Russia’s war on Ukraine continues its destructive trajectory, though it is becoming increasingly obvious that the Russian military is incapable of satisfying Putin’s megalomaniacal goal of subjugating his southern neighbour. Although the Russians still occupy large chunks of Ukrainian territory, this is shrinking each day as the war continues, with Ukraine increasingly taking the initiative in reclaiming lands lost during the initial phase of the invasion.
Although news about the war tends to focus on the fighting that is happening in the air and on the ground, we should not forget that just as important, is the war being waged on the economic battlefield. Since the war began, most of the countries in the free world have cooperated in imposing strict sanctions against Russia, sanctions that will over time severely cripple Russia’s economy, and hopefully force it to abandon its unwarranted aggression.
There are some key aspects of this economic warfare that are particularly damaging to Russia’s political and economic future. One of the most important ones is the fact that the sanctions have cut off Russia’s access to western technology. Despite its claims to have a modern high-tech economy, Russia has never succeeded in developing its own domestic electronic chip manufacturing sector and is almost totally dependent on western sources for the integrated chip technology that most modern products require. This includes military technology which Russia is expending at a fast pace in the war, and which it has very limited ability to replace now that the west has banned the export of the needed electronic components to Russia. It will soon run out of its current stocks of advanced missiles, latest generation aircraft and other military technology. It is already resorting to taking cold-war era obsolete equipment out of mothballs and sending it to the front where it is no match against the more modern equipment that is being supplied to Ukraine by its allies.
The longer the war continues, the more acute will Russia’s resupply issues become. To compound the situation, Russia has no allies it can turn to for any significant military supply assistance, in contrast to Ukraine which can count on a significant network of allies to provide it with the latest equipment and munitions that it needs. China has refused to provide military supplies to Russia, and its only other allies tend to be third-world dictatorships with limited ability to help.
The other major blow to Russia’s economy is the fact that it has very quickly lost almost all the foreign export markets for its petroleum products. This will ultimately prove fatal, as this sector is the single biggest contributor to the country’s revenues, and correspondingly its ability to finance the war. Putin believed that since Russia was the largest supplier of natural gas and oil products to Europe, that he could intimidate the Europeans into not supporting Ukraine as well as pressuring Ukraine into making territorial concessions.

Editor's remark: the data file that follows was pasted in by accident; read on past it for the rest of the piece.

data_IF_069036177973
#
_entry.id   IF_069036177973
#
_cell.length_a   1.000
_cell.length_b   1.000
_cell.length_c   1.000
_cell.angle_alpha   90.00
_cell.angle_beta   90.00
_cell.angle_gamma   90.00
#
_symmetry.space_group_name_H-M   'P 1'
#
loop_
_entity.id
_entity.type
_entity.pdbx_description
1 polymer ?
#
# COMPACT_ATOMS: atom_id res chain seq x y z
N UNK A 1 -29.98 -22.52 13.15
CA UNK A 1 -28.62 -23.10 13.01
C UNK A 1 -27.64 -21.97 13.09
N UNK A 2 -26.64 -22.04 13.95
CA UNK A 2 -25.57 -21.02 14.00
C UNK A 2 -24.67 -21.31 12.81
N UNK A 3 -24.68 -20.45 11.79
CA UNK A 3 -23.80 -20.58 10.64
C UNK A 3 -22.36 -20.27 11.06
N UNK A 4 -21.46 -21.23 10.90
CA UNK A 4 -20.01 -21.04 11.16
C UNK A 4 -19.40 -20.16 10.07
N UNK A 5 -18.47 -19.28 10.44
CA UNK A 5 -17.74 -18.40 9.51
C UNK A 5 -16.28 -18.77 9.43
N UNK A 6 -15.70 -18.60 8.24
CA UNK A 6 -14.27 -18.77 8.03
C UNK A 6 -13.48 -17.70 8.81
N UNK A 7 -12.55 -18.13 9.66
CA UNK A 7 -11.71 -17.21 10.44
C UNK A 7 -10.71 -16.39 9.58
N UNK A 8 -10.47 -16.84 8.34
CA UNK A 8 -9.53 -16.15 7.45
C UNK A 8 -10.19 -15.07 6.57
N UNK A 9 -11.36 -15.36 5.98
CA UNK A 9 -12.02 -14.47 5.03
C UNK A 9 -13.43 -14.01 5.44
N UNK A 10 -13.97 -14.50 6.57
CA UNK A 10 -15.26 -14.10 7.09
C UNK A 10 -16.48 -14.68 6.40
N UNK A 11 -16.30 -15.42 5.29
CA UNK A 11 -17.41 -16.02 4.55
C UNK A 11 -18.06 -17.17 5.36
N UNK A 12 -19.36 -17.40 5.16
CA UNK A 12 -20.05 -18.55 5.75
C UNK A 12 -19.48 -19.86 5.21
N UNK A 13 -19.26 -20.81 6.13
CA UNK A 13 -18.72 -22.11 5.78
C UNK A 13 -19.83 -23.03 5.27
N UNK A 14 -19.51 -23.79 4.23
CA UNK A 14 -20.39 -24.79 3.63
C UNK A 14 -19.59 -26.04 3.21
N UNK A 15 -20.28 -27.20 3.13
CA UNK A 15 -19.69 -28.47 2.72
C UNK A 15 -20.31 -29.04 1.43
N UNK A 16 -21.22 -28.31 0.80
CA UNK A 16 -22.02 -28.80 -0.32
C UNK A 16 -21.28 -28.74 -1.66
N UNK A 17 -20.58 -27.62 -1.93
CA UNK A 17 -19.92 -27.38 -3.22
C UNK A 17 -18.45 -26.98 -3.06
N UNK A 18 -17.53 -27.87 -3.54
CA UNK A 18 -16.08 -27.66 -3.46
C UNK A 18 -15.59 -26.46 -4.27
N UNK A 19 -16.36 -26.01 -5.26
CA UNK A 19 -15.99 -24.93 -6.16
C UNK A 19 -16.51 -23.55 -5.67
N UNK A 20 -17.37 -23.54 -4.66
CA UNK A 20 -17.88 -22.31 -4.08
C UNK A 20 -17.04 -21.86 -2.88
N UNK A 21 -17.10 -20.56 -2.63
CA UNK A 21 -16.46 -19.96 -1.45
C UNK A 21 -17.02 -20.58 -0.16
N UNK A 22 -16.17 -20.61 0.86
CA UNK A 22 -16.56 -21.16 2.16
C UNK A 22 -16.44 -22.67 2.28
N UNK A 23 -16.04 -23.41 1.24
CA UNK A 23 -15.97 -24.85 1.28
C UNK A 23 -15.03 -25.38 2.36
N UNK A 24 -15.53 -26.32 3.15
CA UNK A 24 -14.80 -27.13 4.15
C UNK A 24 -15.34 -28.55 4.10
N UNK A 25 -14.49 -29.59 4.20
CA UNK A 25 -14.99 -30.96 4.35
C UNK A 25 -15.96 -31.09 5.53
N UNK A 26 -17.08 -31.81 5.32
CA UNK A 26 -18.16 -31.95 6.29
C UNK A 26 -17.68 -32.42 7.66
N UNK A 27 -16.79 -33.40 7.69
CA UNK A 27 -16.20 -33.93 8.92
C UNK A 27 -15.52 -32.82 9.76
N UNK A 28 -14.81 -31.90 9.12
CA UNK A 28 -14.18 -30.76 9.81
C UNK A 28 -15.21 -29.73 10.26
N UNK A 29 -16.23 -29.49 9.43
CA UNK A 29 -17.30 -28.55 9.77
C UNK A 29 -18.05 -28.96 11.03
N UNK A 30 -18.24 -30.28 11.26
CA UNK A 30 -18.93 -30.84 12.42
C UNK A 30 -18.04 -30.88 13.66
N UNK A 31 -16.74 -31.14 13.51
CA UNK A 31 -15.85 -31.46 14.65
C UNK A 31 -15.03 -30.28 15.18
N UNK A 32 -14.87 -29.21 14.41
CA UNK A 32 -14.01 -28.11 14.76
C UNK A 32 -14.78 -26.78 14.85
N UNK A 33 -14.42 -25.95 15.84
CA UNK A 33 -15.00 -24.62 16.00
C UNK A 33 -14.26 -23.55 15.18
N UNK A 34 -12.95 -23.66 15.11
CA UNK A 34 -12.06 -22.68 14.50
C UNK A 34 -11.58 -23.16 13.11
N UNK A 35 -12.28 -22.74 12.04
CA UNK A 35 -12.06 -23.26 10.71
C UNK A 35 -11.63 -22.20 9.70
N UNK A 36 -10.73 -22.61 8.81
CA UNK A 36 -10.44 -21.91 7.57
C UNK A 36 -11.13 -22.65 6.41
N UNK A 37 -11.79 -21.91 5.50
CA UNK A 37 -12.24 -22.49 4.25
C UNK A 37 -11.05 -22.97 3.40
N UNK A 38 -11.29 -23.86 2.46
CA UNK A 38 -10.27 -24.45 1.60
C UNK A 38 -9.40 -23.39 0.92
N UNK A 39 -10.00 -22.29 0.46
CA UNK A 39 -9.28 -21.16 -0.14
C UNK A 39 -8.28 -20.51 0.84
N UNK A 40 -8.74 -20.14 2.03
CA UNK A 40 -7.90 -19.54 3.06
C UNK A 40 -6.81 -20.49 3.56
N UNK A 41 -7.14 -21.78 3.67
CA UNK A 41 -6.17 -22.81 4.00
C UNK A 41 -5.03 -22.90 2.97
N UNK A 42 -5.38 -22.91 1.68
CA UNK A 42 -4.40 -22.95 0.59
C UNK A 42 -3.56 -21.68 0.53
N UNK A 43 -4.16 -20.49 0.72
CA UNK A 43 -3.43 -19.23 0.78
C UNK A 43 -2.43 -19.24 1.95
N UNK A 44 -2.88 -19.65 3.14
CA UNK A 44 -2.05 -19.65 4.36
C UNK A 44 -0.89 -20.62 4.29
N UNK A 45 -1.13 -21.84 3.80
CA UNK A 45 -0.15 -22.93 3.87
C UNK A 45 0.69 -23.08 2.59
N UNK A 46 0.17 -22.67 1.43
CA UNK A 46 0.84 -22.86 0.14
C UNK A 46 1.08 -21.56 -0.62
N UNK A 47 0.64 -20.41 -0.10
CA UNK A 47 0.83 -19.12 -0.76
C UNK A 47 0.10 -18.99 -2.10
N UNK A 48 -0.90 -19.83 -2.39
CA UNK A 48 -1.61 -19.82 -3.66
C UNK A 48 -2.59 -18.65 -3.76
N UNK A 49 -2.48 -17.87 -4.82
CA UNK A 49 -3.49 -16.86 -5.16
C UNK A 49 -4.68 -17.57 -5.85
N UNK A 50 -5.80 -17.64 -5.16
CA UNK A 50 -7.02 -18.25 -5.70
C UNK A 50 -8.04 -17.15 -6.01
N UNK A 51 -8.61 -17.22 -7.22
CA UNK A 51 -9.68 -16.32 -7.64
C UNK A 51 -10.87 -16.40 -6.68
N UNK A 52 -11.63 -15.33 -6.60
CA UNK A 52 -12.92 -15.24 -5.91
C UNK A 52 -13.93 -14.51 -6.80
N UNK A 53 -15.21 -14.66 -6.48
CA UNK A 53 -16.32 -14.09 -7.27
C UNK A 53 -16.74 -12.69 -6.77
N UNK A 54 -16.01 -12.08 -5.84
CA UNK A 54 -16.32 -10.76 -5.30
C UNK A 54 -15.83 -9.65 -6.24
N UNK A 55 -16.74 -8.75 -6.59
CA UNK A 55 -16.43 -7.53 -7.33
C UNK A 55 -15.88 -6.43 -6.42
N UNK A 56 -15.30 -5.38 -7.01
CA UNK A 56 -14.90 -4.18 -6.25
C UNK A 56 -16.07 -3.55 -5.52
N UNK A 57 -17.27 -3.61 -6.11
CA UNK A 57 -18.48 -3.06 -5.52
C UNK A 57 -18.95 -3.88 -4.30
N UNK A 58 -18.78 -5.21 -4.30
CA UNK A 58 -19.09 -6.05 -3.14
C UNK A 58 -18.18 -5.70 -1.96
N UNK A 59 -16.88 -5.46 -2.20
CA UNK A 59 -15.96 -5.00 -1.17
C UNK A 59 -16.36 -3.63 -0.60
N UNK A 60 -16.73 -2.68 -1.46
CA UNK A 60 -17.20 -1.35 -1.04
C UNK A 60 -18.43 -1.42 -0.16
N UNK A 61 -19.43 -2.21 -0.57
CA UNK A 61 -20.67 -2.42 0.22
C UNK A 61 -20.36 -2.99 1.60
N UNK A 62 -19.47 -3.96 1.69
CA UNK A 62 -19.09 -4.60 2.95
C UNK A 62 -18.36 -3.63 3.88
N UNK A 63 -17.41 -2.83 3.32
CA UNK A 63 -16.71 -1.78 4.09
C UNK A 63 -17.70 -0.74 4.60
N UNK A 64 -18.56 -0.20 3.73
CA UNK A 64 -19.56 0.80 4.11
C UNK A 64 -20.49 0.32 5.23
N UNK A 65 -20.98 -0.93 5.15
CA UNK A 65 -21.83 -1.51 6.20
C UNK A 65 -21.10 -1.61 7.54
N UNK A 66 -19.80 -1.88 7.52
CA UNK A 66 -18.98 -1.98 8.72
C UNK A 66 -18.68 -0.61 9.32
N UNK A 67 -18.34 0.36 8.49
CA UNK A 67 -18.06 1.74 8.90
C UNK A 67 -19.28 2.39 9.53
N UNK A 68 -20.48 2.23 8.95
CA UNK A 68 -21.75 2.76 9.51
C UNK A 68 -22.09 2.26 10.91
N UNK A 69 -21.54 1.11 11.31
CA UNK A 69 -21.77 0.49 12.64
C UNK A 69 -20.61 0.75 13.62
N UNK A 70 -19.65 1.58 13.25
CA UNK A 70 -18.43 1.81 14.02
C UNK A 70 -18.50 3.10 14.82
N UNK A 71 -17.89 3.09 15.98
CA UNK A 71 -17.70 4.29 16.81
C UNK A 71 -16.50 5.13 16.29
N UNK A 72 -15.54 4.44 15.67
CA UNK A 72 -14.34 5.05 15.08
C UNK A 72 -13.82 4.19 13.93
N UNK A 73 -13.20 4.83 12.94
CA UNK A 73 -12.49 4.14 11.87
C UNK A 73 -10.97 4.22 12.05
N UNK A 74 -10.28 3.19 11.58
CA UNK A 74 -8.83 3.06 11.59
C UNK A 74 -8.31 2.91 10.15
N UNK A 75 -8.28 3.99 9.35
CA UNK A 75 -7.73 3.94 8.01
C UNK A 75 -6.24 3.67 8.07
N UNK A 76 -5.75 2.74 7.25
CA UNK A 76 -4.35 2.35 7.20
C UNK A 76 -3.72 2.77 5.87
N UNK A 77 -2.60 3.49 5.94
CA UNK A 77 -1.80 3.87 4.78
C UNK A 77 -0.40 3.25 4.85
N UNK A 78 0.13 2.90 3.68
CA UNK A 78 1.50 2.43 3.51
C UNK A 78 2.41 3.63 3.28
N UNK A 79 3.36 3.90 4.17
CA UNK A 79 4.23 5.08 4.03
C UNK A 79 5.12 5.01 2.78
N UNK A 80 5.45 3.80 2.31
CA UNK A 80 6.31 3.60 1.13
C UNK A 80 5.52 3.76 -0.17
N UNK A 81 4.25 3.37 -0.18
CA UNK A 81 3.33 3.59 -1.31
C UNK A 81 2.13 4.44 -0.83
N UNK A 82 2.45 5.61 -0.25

That did not happen. The EU countries have over the course of the war weaned themselves almost completely off their dependence on Russian petroleum imports through a combination of securing alternate sources, as well as in reducing demand through various conservation efforts. It has also helped that it has been a warmer winter than usual this year, greatly reducing the demand for natural gas for heating. EU countries have enough supplies of natural gas in storage to carry them through this winter without any major issues.
In addition, the EU and most of the other major western countries have imposed a cap on the price of almost all Russian petroleum products, thereby reducing Russia’s oil revenues significantly. Although Russia has increased its export of petroleum products to countries like China and India, these have been at a sharply discounted price that barely covers the costs of production.
Russia’s isolation from the global financial markets is also causing increasing pain on the Russian economy and quality of life. Russia has somewhere in the vicinity of $600 billion in foreign currency reserves abroad, most of which are now frozen and inaccessible because of sanctions. Foreign investment has dropped to virtually zero. Most foreign companies have left the country or suspended their operations there, causing shortages of many goods, dramatic price increases and inflation. Even before this latest war, many of Russia’s better educated young people had already fled Russia for a better life in the west, and this war has only accelerated that trend. It is estimated that the latest conscription efforts have led anywhere from hundreds of thousands to millions of young Russian men to flee the country. Russia is sacrificing its future to prolong a misguided war it cannot win.
Russia has dug itself into a deep economic hole which will take decades to recover from even if the war ends tomorrow. It is time for those Russians in power that can still think rationally to cut their losses, send Putin into early retirement and end this madness.
Share on Social Media